The Three Most Interesting Crises of 2018 – and Why!

    

iStock-859593814We are biased – we are a little obsessed with the world of crisis management.

However, in many respects, 2018 has been a doozy for a dizzying array of a new kind of issues, threats and risks.

Here’s our pick of the three most interesting crises of this year:

#1: The wave of sexual misconduct charges

What happened: When we first wrote about this issue in a January blog, we talked about a wave of famous men, Harvey Weinstein being the original poster-child, who were facing accusations of sexual misconduct. That wave has not abated since and has even caught up a few famous women as well, accused of being sexual predators.

Why it is interesting: Men in leadership positions in all walks of life are being held accountable for their behavior towards those who work with and for them. And while legally there may be a statute of limitations, there is no time limit on damage to reputation. The incidents may have happened a long time ago – but in the new era of responsibility, the bad behavior may still be raised and publicized. Your crisis planning for 2019 must address this as a possible threat.

#2: Facebook (and Fake News)

What happened: We blogged about Fake News in July and, just like the #MeToo movement, the issue has only gained in momentum since. Fake news is a complicated idea – it’s not just the facts of the story that causes it to be addressed as ‘Fake’. Studies show it is also the source of the news story and why that topic was chosen over any other for the news report that lead people to dub a story as ‘false news’.

Why it is interesting: The concept of ‘Fake News’ is a challenge for crisis communicators – that much was clear from our visit to the PRSA national conference in October. It can be a huge hurdle to overcome in getting the true story established among your stakeholders. What makes it even more complicated is that Facebook itself is now under sustained attack, from issues ranging from how effective it has been at removing the more obvious untrue posts on its platform – through to its own clumsy PR efforts to manipulate its own image. The Facebook/Fake News phenomena is only going to get more difficult in 2019!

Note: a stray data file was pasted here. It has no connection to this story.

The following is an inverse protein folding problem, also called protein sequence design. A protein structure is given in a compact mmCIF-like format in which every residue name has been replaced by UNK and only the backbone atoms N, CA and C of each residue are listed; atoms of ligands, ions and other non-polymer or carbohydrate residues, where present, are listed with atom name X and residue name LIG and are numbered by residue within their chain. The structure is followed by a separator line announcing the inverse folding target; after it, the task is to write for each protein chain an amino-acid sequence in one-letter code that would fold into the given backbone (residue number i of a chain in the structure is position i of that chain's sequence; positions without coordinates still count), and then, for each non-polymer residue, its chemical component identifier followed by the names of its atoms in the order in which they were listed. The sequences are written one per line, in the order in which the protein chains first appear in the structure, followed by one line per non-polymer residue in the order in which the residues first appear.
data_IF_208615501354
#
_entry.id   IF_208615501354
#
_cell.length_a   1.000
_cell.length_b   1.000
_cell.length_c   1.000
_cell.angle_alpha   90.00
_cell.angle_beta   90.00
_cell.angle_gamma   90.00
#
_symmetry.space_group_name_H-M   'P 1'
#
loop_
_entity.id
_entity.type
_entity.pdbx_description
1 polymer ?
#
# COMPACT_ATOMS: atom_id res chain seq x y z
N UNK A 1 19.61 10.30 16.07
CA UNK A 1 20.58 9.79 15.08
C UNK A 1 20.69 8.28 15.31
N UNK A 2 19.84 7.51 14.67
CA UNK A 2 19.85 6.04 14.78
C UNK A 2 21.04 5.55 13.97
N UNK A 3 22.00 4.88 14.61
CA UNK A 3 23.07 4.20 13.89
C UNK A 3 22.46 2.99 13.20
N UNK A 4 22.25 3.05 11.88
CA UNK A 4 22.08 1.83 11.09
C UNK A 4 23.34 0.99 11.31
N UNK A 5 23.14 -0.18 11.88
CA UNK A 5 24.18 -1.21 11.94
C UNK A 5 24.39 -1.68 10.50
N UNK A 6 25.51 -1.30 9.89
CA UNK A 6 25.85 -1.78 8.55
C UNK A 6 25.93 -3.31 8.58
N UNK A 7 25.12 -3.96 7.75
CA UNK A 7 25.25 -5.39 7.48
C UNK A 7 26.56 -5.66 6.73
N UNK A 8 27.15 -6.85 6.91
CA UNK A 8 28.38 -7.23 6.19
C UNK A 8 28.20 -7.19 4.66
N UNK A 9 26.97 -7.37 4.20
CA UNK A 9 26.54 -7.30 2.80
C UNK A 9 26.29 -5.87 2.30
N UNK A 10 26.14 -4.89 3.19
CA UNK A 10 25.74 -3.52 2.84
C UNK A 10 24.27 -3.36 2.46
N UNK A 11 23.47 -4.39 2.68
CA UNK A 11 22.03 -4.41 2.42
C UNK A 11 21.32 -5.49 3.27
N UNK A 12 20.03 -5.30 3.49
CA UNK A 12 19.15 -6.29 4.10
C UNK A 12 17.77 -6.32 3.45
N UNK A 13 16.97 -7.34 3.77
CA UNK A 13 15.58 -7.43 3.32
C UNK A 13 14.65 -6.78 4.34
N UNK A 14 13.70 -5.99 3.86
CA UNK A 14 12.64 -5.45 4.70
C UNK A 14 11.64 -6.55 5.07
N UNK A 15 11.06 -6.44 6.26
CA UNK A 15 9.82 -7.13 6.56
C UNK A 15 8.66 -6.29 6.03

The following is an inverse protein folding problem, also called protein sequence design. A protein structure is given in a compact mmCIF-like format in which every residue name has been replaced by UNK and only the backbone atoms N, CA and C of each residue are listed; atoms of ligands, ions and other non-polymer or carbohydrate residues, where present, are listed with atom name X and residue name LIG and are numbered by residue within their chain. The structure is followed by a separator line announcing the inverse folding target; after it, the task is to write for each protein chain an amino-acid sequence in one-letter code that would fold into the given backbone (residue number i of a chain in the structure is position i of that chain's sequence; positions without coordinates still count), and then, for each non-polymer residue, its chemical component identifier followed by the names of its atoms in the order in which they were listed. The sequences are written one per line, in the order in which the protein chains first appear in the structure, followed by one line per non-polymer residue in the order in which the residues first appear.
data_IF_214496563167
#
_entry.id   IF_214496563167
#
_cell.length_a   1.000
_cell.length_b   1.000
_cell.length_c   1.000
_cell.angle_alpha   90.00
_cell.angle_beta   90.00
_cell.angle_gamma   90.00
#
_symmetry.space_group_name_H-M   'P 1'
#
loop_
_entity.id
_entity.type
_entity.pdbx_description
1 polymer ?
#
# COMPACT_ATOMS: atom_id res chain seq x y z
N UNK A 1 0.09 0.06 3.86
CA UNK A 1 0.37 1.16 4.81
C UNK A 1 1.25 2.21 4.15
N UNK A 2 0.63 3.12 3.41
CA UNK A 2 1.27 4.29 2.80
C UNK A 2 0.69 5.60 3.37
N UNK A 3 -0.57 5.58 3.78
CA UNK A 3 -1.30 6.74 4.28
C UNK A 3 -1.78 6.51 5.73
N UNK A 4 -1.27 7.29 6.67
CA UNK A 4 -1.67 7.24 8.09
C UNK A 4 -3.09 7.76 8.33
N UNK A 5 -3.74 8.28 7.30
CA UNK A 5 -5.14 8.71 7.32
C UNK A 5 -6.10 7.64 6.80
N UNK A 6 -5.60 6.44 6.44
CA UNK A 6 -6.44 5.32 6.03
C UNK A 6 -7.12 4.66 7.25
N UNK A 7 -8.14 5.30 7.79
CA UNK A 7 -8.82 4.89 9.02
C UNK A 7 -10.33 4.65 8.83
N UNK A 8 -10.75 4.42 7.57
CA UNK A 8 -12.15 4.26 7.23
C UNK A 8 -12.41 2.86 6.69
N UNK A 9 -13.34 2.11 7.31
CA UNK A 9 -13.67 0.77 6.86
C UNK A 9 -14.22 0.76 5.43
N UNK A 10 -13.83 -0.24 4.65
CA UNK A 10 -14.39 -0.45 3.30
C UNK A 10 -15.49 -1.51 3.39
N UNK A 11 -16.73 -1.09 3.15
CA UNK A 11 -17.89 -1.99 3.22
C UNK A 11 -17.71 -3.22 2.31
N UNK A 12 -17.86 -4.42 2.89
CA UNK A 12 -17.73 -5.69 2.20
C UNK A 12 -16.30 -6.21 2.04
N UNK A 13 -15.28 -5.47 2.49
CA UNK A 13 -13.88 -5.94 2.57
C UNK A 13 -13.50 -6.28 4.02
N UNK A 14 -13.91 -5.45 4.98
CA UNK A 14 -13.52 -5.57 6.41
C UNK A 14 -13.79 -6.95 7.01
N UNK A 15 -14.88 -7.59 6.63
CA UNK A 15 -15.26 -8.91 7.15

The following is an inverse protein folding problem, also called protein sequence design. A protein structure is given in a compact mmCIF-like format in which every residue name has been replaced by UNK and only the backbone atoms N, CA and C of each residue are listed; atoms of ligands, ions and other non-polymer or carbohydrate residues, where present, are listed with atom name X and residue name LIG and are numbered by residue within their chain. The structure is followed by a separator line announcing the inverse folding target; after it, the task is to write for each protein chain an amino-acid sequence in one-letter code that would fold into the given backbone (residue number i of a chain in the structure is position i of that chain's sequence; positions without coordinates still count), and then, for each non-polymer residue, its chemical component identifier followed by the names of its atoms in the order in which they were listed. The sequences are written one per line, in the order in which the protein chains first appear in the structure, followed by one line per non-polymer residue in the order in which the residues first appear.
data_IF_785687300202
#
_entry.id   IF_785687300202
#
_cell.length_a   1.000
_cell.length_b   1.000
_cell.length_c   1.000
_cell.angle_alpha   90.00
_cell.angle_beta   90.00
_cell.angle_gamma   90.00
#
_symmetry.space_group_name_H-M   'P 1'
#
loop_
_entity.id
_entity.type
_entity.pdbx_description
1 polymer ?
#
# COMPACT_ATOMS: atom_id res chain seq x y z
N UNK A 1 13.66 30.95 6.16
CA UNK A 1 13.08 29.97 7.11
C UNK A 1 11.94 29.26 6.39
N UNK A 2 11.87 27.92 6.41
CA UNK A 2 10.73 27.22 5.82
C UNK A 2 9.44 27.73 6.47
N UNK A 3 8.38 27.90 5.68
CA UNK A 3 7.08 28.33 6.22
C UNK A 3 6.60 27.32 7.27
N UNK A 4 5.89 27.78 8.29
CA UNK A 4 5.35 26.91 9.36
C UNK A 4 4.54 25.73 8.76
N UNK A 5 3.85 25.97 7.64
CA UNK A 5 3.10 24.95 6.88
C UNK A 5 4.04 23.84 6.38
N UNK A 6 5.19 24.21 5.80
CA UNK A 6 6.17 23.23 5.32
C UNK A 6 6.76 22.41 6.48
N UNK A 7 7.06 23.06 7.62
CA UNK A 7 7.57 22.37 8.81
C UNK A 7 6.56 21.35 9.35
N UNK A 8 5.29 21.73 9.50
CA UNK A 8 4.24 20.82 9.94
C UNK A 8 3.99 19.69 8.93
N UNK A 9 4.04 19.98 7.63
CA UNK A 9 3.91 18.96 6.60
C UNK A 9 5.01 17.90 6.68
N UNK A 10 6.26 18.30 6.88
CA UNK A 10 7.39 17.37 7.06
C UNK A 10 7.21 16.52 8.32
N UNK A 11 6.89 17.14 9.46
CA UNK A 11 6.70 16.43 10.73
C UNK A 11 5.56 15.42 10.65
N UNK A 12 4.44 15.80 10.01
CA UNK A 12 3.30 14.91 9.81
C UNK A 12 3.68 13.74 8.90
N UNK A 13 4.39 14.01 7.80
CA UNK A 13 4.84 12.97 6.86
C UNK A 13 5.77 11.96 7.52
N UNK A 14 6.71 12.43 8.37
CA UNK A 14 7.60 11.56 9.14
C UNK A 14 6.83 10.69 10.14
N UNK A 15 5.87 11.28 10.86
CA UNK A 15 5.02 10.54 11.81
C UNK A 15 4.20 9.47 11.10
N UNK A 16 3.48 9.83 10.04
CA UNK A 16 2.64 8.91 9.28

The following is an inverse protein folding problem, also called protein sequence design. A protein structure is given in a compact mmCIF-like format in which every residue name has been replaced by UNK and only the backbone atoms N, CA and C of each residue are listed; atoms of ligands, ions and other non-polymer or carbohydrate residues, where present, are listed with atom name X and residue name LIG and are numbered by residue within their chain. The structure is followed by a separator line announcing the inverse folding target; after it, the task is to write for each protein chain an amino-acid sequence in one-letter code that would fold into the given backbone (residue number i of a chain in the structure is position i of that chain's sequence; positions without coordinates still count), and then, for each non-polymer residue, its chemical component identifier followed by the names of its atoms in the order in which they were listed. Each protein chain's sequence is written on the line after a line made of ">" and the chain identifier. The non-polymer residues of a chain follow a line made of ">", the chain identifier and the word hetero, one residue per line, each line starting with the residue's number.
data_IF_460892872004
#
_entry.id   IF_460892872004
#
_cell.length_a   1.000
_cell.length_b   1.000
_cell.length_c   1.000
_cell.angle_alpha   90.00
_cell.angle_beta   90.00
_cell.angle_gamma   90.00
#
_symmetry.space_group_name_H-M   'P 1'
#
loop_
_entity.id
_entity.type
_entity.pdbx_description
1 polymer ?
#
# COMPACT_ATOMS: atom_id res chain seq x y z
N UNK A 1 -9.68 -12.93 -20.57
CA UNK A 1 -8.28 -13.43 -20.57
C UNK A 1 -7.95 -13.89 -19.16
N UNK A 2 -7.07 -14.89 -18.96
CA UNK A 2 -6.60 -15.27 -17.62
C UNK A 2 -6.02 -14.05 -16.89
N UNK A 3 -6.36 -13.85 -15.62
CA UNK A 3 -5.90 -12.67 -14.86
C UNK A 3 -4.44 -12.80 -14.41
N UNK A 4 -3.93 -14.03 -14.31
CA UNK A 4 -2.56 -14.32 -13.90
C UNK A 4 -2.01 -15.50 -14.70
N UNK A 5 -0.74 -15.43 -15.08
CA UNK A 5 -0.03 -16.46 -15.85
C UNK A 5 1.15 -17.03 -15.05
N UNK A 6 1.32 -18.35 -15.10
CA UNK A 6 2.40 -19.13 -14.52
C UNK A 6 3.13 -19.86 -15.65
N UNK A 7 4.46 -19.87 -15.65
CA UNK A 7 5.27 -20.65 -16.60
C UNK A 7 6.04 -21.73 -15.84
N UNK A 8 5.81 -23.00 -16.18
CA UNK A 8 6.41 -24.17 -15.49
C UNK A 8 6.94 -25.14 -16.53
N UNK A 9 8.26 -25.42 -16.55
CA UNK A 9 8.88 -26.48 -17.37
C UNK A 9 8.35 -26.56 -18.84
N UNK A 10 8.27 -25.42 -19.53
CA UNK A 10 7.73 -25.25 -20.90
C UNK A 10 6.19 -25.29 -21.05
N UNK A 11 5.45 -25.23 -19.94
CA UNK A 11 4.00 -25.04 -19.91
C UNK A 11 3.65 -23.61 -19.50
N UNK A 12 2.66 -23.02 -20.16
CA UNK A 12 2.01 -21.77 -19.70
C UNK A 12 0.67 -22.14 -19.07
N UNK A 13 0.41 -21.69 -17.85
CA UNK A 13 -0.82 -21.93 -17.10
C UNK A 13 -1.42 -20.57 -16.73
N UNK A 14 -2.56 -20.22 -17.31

#3: KFC & the shortage of chicken:

What happened: One of the great crisis turnaround stories of the year. It began when the UK KFC operation had to close more than half its 900 stores because it ran out of chicken. It ended with KFC’s response receiving in June one of the most coveted awards in marketing, a Cannes Golden Lion.

Why it is interesting: KFC followed one of the new golden rules of crisis management, be true to your brand and your relationship with consumers even when under threat:

That simple re-arrangement of the letters of the brand, only reinforced KFC’s loyalty among their followers and helped them move on quickly from the crisis.

A wonderful example of crisis management to inspire us all in 2019!

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About The Author

Mike Hatcliffe is founder and president of The Hatcliffe Group, a reputation, issues and crisis consultancy. Previously, Mike spent nearly 25 years with two of the world's leading PR agencies. Most recently, he spent 10 years at Ogilvy, as managing director of its US corporate practice, and before that 14 years with Ketchum in both the US and the UK. Mike has worked on crisis and reputation assignments with a range of blue chip companies, leaders in their fields, including LG Electronics, Wells Fargo, Carlsberg, Zebra Technologies, CDW, Quintiles, Rockwell Automation, Unilever, Pepsico, Deloitte, Grant Thornton and HSBC.